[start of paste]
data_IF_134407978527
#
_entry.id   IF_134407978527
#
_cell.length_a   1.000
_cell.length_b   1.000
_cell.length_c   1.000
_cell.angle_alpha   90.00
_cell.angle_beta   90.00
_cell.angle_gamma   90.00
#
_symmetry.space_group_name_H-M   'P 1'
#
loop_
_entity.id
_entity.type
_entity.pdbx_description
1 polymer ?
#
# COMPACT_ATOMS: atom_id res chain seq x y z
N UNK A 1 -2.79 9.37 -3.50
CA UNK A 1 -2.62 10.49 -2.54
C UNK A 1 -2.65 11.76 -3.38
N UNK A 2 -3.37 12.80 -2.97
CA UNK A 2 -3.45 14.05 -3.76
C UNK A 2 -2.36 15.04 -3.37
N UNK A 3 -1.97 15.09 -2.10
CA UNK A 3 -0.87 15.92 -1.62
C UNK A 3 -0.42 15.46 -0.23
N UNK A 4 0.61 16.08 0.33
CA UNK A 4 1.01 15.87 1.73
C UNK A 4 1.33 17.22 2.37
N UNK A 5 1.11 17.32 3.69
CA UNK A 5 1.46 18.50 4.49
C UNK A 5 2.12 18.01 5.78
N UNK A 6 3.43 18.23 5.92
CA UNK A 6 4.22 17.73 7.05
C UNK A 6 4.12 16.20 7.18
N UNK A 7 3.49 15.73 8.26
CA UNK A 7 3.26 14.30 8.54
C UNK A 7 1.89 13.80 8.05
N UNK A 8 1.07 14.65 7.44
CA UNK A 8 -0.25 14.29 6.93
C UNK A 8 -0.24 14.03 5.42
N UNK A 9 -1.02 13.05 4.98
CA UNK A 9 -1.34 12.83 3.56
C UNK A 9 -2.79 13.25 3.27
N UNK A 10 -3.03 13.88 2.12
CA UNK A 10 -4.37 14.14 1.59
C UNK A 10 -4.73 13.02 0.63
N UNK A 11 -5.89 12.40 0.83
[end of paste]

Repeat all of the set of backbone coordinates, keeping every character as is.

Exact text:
data_IF_134407978527
#
_entry.id   IF_134407978527
#
_cell.length_a   1.000
_cell.length_b   1.000
_cell.length_c   1.000
_cell.angle_alpha   90.00
_cell.angle_beta   90.00
_cell.angle_gamma   90.00
#
_symmetry.space_group_name_H-M   'P 1'
#
loop_
_entity.id
_entity.type
_entity.pdbx_description
1 polymer ?
#
# COMPACT_ATOMS: atom_id res chain seq x y z
N UNK A 1 -2.79 9.37 -3.50
CA UNK A 1 -2.62 10.49 -2.54
C UNK A 1 -2.65 11.76 -3.38
N UNK A 2 -3.37 12.80 -2.97
CA UNK A 2 -3.45 14.05 -3.76
C UNK A 2 -2.36 15.04 -3.37
N UNK A 3 -1.97 15.09 -2.10
CA UNK A 3 -0.87 15.92 -1.62
C UNK A 3 -0.42 15.46 -0.23
N UNK A 4 0.61 16.08 0.33
CA UNK A 4 1.01 15.87 1.73
C UNK A 4 1.33 17.22 2.37
N UNK A 5 1.11 17.32 3.69
CA UNK A 5 1.46 18.50 4.49
C UNK A 5 2.12 18.01 5.78
N UNK A 6 3.43 18.23 5.92
CA UNK A 6 4.22 17.73 7.05
C UNK A 6 4.12 16.20 7.18
N UNK A 7 3.49 15.73 8.26
CA UNK A 7 3.26 14.30 8.54
C UNK A 7 1.89 13.80 8.05
N UNK A 8 1.07 14.65 7.44
CA UNK A 8 -0.25 14.29 6.93
C UNK A 8 -0.24 14.03 5.42
N UNK A 9 -1.02 13.05 4.98
CA UNK A 9 -1.34 12.83 3.56
C UNK A 9 -2.79 13.25 3.27
N UNK A 10 -3.03 13.88 2.12
CA UNK A 10 -4.37 14.14 1.59
C UNK A 10 -4.73 13.02 0.63
N UNK A 11 -5.89 12.40 0.83